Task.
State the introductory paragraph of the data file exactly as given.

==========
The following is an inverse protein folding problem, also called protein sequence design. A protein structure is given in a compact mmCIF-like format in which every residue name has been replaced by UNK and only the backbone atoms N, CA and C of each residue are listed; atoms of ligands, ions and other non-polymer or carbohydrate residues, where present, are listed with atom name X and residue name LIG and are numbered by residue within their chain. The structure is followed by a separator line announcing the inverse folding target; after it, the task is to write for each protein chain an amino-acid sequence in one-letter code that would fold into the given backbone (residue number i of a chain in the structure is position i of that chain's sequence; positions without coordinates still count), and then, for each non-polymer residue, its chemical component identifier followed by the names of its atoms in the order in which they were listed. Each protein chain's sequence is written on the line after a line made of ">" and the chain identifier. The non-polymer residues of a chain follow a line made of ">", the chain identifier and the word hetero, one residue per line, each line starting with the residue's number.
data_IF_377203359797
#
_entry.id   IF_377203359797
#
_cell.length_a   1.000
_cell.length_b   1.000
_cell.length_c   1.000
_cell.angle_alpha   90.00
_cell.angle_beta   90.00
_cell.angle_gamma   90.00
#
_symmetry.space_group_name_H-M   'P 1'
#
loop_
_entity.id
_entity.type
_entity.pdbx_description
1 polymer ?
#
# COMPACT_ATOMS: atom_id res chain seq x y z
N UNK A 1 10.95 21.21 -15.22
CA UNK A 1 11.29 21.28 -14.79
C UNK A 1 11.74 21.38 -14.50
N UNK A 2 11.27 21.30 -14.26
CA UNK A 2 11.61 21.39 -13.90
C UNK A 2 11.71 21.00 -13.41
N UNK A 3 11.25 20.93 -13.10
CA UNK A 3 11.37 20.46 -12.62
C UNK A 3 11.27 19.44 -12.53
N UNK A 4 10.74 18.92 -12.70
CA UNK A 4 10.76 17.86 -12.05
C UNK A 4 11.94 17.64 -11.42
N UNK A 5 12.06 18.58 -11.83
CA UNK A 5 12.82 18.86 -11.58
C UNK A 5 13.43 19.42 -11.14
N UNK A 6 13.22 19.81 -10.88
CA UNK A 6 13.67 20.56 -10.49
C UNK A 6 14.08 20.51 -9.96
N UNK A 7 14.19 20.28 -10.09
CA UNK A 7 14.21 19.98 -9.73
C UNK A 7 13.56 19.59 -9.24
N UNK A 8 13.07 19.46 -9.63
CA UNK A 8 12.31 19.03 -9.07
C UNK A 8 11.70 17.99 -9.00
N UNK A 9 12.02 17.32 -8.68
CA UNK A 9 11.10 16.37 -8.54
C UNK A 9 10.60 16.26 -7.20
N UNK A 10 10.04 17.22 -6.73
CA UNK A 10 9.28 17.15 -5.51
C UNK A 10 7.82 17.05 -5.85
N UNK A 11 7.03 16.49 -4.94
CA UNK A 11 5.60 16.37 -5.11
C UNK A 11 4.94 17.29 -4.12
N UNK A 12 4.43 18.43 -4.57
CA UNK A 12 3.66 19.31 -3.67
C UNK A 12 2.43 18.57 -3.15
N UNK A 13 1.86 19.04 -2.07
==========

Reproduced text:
The following is an inverse protein folding problem, also called protein sequence design. A protein structure is given in a compact mmCIF-like format in which every residue name has been replaced by UNK and only the backbone atoms N, CA and C of each residue are listed; atoms of ligands, ions and other non-polymer or carbohydrate residues, where present, are listed with atom name X and residue name LIG and are numbered by residue within their chain. The structure is followed by a separator line announcing the inverse folding target; after it, the task is to write for each protein chain an amino-acid sequence in one-letter code that would fold into the given backbone (residue number i of a chain in the structure is position i of that chain's sequence; positions without coordinates still count), and then, for each non-polymer residue, its chemical component identifier followed by the names of its atoms in the order in which they were listed. Each protein chain's sequence is written on the line after a line made of ">" and the chain identifier. The non-polymer residues of a chain follow a line made of ">", the chain identifier and the word hetero, one residue per line, each line starting with the residue's number.